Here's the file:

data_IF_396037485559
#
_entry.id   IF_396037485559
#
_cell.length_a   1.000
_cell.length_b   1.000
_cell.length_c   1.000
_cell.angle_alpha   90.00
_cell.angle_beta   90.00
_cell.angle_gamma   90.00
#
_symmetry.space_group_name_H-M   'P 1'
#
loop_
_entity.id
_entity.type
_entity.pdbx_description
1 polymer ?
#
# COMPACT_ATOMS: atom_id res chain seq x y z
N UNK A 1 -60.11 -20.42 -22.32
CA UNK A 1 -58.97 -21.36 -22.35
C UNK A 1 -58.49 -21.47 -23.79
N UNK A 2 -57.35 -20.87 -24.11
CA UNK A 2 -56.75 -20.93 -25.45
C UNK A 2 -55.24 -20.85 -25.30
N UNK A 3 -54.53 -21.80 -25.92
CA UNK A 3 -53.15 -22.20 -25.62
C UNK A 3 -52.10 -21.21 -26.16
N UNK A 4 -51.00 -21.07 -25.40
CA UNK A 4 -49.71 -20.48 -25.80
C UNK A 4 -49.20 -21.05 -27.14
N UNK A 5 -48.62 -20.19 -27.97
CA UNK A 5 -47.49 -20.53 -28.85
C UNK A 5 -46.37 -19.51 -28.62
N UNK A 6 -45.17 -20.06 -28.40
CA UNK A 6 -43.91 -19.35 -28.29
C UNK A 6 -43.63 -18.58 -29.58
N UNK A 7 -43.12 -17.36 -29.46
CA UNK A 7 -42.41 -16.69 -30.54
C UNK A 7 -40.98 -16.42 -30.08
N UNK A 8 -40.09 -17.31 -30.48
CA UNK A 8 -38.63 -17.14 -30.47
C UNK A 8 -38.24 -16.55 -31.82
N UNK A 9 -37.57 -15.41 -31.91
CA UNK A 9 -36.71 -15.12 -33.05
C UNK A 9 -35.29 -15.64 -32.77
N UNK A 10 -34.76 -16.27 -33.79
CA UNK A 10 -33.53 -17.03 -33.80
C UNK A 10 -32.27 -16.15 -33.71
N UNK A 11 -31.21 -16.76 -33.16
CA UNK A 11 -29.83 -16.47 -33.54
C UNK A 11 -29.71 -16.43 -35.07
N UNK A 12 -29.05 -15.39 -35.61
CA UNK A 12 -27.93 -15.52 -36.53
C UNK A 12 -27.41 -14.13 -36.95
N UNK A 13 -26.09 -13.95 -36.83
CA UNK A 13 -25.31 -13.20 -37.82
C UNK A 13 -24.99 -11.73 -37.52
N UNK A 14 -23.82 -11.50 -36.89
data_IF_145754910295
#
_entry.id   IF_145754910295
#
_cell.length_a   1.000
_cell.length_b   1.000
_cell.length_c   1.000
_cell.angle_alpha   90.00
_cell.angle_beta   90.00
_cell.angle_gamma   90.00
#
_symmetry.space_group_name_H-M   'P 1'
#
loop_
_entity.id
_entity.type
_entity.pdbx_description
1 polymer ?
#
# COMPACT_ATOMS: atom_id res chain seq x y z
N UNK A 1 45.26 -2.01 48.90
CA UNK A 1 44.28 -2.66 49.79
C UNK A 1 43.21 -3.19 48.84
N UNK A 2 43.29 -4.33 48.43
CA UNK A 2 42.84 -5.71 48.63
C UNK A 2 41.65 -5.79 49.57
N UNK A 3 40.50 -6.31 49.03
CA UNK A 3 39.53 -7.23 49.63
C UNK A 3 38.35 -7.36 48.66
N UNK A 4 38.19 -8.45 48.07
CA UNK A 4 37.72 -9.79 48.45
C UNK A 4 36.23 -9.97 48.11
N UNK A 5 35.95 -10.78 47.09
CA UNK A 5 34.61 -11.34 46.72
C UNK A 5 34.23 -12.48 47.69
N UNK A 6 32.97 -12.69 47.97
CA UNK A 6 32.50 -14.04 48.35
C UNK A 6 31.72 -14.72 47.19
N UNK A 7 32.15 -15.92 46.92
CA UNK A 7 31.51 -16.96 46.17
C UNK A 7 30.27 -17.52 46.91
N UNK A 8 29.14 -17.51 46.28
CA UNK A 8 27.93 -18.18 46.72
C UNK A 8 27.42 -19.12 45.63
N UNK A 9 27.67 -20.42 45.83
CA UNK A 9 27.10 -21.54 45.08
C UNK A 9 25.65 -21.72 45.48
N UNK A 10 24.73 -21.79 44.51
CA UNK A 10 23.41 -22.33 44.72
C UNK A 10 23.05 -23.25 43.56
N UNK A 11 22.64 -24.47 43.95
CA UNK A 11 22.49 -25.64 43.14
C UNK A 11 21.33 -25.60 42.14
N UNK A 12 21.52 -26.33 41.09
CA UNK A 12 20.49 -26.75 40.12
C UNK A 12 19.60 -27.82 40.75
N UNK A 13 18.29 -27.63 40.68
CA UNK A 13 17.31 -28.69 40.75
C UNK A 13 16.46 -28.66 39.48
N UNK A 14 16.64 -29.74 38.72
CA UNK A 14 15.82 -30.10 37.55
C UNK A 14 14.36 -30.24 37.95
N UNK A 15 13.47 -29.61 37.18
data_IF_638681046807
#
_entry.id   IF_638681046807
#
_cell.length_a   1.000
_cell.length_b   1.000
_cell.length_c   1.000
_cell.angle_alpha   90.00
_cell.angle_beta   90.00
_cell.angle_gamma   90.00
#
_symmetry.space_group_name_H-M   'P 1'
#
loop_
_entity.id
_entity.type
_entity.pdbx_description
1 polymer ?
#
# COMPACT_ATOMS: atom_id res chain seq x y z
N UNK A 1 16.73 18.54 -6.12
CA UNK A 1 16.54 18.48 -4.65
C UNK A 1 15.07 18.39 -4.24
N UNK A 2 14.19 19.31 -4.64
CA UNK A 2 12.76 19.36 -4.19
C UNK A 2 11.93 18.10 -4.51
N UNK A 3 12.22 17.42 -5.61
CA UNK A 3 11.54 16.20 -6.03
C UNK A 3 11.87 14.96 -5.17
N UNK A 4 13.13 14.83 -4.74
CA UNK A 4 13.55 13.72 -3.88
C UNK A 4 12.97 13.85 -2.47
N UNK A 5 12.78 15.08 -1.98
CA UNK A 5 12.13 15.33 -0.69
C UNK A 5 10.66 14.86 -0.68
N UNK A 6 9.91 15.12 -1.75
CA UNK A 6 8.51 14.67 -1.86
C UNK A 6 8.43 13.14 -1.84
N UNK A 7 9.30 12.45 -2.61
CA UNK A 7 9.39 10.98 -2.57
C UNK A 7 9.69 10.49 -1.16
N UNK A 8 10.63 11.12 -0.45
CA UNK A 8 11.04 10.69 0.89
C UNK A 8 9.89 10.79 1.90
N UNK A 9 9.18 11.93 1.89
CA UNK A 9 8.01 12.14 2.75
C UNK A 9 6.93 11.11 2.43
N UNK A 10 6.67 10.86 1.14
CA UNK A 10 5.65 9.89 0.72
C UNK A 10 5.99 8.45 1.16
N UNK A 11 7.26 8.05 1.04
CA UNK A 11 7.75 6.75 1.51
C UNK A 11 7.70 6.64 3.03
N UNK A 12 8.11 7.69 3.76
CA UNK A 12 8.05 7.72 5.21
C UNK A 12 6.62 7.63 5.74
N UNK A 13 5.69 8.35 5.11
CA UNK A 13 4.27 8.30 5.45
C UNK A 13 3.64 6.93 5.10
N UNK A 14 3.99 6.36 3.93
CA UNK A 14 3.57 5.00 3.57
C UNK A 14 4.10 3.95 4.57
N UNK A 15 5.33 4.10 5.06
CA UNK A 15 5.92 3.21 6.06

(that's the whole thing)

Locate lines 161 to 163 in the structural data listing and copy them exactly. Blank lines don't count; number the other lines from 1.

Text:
C UNK A 6 8.43 13.14 -1.84
N UNK A 7 9.30 12.45 -2.61
CA UNK A 7 9.39 10.98 -2.57